ED Continues Neg Reg Session With Discussions on Federal TRIO Programs, State Authorization, and Cash Management

By Maria Carrasco, NASFAA Staff Reporter

The Department of Education (ED) on Tuesday continued its session of negotiated rulemaking – known as neg reg – touching on multiple issues, including federal TRIO programs, state authorization, and cash management. 

The session began with a presentation from D’Angelo Sands, a negotiator for both the main neg reg committee and federal TRIO programs subcommittee. Sands walked negotiators through the subcommittee’s issue paper, noting key changes they made. 

That includes adding language that expands eligibility for all students who have enrolled in or who seek to enroll in a high school in the United States or its territories to broaden participation of TRIO programs. ED wrote in its issue paper that this will help TRIO programs serve additional students who are already receiving public educational services without requiring additional determinations to enable students to participate. Sands added that this would also eliminate administrative burden for participating schools. 

“We urge the department to provide guidance to TRIO program directors and staff to navigate these changes,” Sands said. “Training and additional resources are essential to equip TRIO program staff with the necessary skills and competencies to effectively serve students while ensuring they are treated with dignity and respect. As we progress forward, we strongly encourage the department to update TRIO regulations to address the current challenges facing our programs and students in the immediate future.” 

Sands also urged the department to update student stipends in the TRIO program to align with current students’ needs. The stipends in the 2008 authorization of the Higher Education Act have not kept pace with the rising costs faced by students, Sands said. Additionally, Sands advocated for the elimination of standardized testing and dropout data requirements in the Upward Bound program. 

Negotiators were all in support of the drafted regulatory text on TRIO programs and reached consensus. 

The negotiators then moved on to discuss the issue of state authorization, which they started on Monday. ED is proposing to expand on current language that stipulates an institution is considered legally authorized by a state if that state requires the institution to comply with any applicable state authorization and licensure requirements. ED proposed to add a condition that the state also require the institution to comply with all applicable state laws and regulations. This language reflects ED’s concerns stated in previous sessions and shared by some negotiators at the table that state authorization reciprocity agreements rob states of some of their oversight abilities.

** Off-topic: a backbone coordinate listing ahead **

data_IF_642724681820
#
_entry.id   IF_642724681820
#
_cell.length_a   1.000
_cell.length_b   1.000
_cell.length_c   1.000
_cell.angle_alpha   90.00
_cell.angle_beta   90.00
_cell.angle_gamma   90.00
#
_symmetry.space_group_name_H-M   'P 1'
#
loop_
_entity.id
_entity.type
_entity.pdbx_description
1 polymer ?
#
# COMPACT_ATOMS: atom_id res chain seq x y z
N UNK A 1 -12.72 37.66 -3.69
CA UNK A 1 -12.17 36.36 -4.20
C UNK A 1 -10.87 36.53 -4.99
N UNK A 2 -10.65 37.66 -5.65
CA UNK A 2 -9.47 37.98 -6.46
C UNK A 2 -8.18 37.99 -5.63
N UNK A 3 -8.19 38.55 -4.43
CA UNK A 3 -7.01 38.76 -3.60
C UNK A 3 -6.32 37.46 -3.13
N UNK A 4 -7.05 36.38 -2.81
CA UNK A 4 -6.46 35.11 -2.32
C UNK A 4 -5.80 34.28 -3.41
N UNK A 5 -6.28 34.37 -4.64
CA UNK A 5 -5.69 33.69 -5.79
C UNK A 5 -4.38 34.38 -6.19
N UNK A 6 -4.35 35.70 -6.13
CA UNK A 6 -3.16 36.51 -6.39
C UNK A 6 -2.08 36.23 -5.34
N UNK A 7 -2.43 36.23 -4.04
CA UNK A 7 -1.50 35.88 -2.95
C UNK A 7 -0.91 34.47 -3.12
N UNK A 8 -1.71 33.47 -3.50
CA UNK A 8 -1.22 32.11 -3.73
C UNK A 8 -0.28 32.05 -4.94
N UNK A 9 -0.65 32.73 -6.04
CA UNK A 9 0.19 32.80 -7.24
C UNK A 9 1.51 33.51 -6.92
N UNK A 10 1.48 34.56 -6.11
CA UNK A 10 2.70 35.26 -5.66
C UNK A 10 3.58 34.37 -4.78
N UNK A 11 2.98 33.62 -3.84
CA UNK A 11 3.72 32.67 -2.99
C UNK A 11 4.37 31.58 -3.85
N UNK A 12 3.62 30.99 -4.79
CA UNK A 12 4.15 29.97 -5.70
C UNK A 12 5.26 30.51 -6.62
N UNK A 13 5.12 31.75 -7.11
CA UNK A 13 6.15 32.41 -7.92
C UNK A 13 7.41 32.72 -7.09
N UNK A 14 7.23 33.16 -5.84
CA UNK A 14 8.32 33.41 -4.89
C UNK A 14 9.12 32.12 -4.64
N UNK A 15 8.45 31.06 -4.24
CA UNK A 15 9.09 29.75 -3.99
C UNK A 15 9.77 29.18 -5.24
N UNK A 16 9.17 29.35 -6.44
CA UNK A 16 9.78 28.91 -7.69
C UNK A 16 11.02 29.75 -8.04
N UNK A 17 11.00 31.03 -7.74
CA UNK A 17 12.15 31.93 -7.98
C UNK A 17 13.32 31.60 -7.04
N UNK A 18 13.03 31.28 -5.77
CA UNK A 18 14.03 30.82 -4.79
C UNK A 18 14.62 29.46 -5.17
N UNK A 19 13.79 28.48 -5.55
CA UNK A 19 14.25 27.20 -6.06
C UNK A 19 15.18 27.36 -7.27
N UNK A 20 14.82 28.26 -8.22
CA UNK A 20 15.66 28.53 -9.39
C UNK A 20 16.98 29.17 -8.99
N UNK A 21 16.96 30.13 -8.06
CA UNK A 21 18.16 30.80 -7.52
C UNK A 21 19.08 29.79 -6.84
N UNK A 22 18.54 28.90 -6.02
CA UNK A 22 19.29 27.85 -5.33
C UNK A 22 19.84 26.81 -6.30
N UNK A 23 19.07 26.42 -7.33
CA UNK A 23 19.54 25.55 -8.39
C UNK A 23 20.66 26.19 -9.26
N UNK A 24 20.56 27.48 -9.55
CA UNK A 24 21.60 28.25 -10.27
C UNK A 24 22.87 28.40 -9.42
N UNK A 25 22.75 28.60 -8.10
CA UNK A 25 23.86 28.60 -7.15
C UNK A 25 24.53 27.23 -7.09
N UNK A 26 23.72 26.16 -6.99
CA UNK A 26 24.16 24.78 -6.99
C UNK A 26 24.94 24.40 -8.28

Some negotiators had concerns with the term “all applicable” state laws in the language, feeling that ED was overstepping its originally-stated intent by adding the term rather than “education-specific laws.” Scott Dolan, a negotiator representing private nonprofit institutions, said this change was made from ED without an explanation of how this change would potentially increase student protections. 

“I just want to remind the department we started this conversation in January around complaints and governance, and now we are talking about applying all state laws to institutions,” Dolan said. “Most people at this table, if not all, see this as a fundamental negation of what states have done legislatively to try to protect students at better rates.”

Robert Anderson, a negotiator representing state officials, shared a similar sentiment, and warned ED that the proposed language, as written, could leave states and institutions underfunded, under-resourced, overwhelmed, and limit distance education opportunities for students. 

“This is going to blow up the whole process,” Anderson said. “We're going to be back to ground zero. And when you think there’s 21 states that don't have any regulations on these fronts, good luck to those students and good luck to those environments … This is one of those ‘be careful what you ask for.’”

However, some negotiators were in support of adding “all applicable” state laws, rather than “education-specific” laws. Carolyn Fast, a negotiator representing civil rights organizations and consumer advocates, argued that it is a reasonable expectation for an institution to comply with all of a state’s laws where they do business. Further, she said “all applicable” state law is a better term because it provides more widespread protections to students, rather than just “education-specific” state laws.